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Benchmarking X-ray emission from non-equilibrium plasmas with an electron beam ion trap

Presentation #108.16 in the session “Missions and Instruments (Poster)”.

Published onApr 01, 2022
Benchmarking X-ray emission from non-equilibrium plasmas with an electron beam ion trap

Non-equilibrium plasmas are plasmas that are either underionized or overionized relative to the electron temperature, and thus are dominated by radiative recombination or collisional ionization, respectively. They are important for a variety of transient X-ray sources such as supernova remnants (SNR), solar flares, and cluster shocks. In many of these sources, the details of the cooling/heating mechanisms that lead to the presence of a recombining/ionizing plasma are not yet well understood. To characterize these plasmas and study their formation, accurate non-equilibrium ionization (NEI) plasma models are necessary. Already CCD-resolution observations of the brightest recombining SNR show that current NEI models, while largely agreeing with each other at low spectral resolution, under-predict the observed line emission of K-shell transitions from n>3 in He-like ions — these transitions are populated by recombination cascades and constitute an important temperature diagnostic. Additionally, at high spectral resolution, direct comparisons between different NEI models show larger deviations between the model spectra than is the case for different CIE models. Benchmarks in a controlled laboratory environment provide the means to assess and ensure the accuracy of these models. Using the Lawrence Livermore National Laboratory’s EBIT-I electron beam ion trap and the ECS high-resolution calorimeter spectrometer built at NASA/GSFC, we conduct high-accuracy measurements of X-ray line emission from highly charged ions of astrophysically relevant elements in non-equilibrium plasmas. Specifically, we utilize the EBIT Maxwellian simulator to create and study ionizing and recombining plasmas as a function of Maxwellian electron temperature, to compare to available NEI models. These data will help to interpret existing observations of a variety of transient sources, and are particularly important for interpretation of new high-resolution observations by the calorimeter instruments to be flown on the X-ray Imaging and Spectroscopy Mission (XRISM) as well as the X-IFU spectrometer to be flown on Athena.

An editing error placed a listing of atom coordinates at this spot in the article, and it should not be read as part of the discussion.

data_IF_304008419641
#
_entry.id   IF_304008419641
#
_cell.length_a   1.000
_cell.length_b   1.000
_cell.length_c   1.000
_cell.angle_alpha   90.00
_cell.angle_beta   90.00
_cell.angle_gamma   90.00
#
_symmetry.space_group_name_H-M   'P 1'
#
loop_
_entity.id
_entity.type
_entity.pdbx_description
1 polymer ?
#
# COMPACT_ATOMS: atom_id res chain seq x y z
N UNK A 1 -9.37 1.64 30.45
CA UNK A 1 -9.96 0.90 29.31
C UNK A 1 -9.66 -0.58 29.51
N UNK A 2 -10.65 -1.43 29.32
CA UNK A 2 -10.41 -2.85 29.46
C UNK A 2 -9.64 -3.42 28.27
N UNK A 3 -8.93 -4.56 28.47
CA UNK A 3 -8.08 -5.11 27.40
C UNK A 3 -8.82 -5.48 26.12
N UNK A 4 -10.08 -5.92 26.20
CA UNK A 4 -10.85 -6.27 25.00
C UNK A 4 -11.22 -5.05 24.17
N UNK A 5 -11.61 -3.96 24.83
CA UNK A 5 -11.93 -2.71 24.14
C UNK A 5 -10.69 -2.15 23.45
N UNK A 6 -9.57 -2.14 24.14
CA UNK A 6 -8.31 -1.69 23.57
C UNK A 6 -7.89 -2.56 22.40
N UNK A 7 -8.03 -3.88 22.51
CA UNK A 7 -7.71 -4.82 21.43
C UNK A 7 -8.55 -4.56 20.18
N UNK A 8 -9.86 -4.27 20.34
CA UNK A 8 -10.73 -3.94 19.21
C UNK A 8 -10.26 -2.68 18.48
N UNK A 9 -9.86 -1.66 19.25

This work was supported by LLNL under Contract DE-AC52-07NA27344 and by NASA grants to LLNL and NASA/GSFC.


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